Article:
Meryl Streep once said, “The great gift of humans is that we have the power of empathy.” Empathy, or the ability to recognize someone else’s emotions and experience them yourself, is frequently thought of as a quality that one would want to cultivate in romantic connections. After all, research has shown that empathy is associated with greater intimacy and relationship satisfaction.
Although some of our capacity for empathy may be genetic, research also shows that if we believe we can change our level of empathy, we are more prone to make efforts to be more empathetic. And, while striving for empathy seems to be an admirable goal, there may be some people who are so empathetic that it can have negative consequences for them.
This begs the question: are there times when you can err on the side of too much?
The answer? Possibly. To know where you lie on the scale of empathy, read on for four signs that you may be too empathetic in your relationship:
1. You consistently put your partner’s needs before your own.
If you are so sensitive to your partner’s feelings that your primary goal is to make him/her happy, then you may be too empathetic. (This is true especially if you do so at the expense of your own happiness.)
In a healthy relationship, empathy should flow in both directions, with both individuals prioritizing the others’ desires, alongside their own, and mindfully negotiating between them. Because let's face it: if you are consistently putting yourself last, you may become resentful and ultimately dissatisfied with the relationship at large because you aren’t getting your needs met. It's ironic, but obvious when you think about it.
2. You avoid difficult conversations so as not to make your partner uncomfortable.
While there are a number of possible reasons for avoiding potential conflict in any kind of relationship, sometimes things just need to be brought to the table. If you are unwilling to talk about important issues in your relationship because you don’t want to make your partner feel uneasy, your empathy may be working against you.
Although it may not always be pleasant, some conflict is actually beneficial for relationships, as it allows potential problems to be discussed and differences to be reconciled. Using empathy to frame your concerns in a way that enables a productive conversation is positive; being so empathetic that issues never get worked through is not.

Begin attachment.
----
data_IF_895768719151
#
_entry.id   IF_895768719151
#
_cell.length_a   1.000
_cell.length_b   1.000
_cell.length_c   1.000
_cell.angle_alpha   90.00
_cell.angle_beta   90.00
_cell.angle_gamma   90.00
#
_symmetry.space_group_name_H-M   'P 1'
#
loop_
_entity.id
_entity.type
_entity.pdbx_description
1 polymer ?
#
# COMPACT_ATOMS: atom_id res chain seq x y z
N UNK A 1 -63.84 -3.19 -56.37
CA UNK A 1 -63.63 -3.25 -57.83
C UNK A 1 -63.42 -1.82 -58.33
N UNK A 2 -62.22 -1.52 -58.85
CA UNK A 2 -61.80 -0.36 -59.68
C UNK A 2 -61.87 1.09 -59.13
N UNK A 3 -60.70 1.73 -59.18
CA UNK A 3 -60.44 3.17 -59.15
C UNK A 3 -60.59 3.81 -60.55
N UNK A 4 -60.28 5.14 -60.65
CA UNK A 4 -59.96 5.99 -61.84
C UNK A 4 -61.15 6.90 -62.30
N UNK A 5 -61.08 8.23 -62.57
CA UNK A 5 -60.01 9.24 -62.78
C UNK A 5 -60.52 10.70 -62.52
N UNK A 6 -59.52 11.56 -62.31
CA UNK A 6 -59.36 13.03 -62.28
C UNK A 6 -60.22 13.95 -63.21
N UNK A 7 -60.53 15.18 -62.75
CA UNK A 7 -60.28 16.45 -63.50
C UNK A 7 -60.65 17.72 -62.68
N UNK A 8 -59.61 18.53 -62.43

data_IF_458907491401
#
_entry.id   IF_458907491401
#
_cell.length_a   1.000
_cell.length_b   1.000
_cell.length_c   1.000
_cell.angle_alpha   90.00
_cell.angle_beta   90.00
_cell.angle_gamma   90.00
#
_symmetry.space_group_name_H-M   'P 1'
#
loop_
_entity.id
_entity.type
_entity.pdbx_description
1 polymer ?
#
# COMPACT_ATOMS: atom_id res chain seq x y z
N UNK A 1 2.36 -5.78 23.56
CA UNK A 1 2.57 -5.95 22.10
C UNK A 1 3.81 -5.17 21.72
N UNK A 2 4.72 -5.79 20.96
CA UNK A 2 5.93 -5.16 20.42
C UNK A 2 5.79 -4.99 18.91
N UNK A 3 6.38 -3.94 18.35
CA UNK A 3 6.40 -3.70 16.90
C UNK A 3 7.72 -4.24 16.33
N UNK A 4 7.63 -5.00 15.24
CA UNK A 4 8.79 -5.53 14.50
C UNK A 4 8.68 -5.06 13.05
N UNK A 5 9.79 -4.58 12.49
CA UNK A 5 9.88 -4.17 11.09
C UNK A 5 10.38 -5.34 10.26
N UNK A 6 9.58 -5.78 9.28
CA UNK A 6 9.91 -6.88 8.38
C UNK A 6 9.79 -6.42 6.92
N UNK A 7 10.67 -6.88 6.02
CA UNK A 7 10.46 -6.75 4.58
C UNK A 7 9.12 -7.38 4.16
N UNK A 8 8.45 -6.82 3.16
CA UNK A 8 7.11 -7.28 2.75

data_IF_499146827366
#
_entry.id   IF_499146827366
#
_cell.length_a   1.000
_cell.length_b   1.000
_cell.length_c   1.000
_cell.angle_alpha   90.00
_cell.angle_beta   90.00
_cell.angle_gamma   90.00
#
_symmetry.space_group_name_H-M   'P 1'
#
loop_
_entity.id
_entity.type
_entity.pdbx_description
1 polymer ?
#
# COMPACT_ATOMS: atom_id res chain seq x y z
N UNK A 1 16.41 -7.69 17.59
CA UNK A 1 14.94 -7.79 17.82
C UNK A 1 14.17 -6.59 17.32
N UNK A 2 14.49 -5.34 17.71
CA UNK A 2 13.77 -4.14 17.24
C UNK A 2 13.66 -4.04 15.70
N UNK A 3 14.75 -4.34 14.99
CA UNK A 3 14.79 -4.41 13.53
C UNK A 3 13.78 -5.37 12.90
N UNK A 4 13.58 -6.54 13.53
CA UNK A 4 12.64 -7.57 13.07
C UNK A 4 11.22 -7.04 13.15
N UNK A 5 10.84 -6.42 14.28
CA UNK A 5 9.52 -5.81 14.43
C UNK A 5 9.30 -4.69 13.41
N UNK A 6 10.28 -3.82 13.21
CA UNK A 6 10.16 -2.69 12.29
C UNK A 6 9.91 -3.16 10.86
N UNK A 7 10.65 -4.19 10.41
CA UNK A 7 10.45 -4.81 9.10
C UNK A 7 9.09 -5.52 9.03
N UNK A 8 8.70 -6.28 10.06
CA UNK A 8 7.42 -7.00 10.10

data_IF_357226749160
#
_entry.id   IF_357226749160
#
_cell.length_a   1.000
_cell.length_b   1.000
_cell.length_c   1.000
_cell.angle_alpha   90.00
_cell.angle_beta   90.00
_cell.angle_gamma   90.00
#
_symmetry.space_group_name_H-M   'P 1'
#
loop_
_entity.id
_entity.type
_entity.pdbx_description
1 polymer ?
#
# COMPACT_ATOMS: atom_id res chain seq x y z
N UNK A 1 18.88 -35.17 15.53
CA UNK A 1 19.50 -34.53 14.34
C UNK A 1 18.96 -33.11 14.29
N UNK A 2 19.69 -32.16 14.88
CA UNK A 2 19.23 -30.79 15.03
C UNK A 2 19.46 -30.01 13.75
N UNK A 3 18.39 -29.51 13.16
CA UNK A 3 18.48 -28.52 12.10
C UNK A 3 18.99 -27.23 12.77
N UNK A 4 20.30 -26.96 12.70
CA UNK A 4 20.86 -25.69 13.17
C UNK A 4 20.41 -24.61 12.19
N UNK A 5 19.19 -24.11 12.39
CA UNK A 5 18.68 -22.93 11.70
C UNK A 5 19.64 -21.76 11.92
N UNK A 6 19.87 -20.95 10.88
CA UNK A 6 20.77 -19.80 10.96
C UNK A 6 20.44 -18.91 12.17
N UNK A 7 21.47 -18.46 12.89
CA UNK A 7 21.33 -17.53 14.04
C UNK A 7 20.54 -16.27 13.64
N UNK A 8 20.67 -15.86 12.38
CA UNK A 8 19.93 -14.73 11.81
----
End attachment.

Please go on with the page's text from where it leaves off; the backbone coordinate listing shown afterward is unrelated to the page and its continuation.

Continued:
3. When your partner is struggling, his or her feelings become your own and affect your own sense of well-being.
When our partners are going through difficult times that result in feelings of stress or depression, it is natural to want to be there for them, to soothe them and help them feel better. However, if you are overly empathetic, you may personally experience that individual’s negative mood, making it difficult for you to cope with the demands in your own life.
4. You are out of touch with your own wants and needs.
Because you have become so focused on your partner’s feelings, you may find that you are no longer sure what you want in any given situation. You may find yourself overly reliant on your partner to make decisions, thinking more about what he or she would like to do instead of checking in with yourself and your own preferences.
Does this mean that you need to become someone who is an emotionally-detached narcissist, thinking only about yourself? Of course not!
Now, here are three tips that will help you to get a handle on your empathy so you can develop better boundaries and a healthier relationship.
- Be empathetic with yourself: If you find that you have become so identified with your partner that you are no longer able to distinguish your own emotions from theirs, work to get back in touch with your own feelings. Try journaling, self-reflection, and meditation for starters. And once you feel comfortable identifying your own needs, experiment with communicating them to your partner.
- Recognize that you are not responsible for others’ emotions: As renowned psychiatrist and concentration camp survivor Victor Frankl said, “Between stimulus and response there is a space. In that space is our power to choose our response. In our response lies our growth and our freedom.” In other words, we each have the ability to choose how we will respond in any given situation. No one is responsible for your partner’s feelings but him or her.
- Strive for compassion: Distinct from empathy (deeply experiencing the feelings of another), a compassionate approach is feeling warmth and concern for your partner, without taking on his/her emotions for yourself. When you approach the relationship in this way, you are simultaneously able to maintain a healthy sense of individuality in the process.
If you apply these strategies, I am certain you will enjoy a greater sense of peace and confidence in your relationship.
If you are interested in additional ways to improve your relationship, get Dr. Thompson’s free e-book “Working on Your Relationship … by Working on Yourself.”
Patricia Thompson, Ph.D., is a corporate psychologist, management consultant, executive coach, and author. She received a B.A. in sociology from the University of Toronto and later earned her Ph.D. in clinical psychology from Georgia State University. Thompson works with organizations and individuals to help them meet their career and/or personal goals. Her advice has been featured in The Harvard Business Review, Forbes, Fast Company, and more. You can take her emotional intelligence quiz here.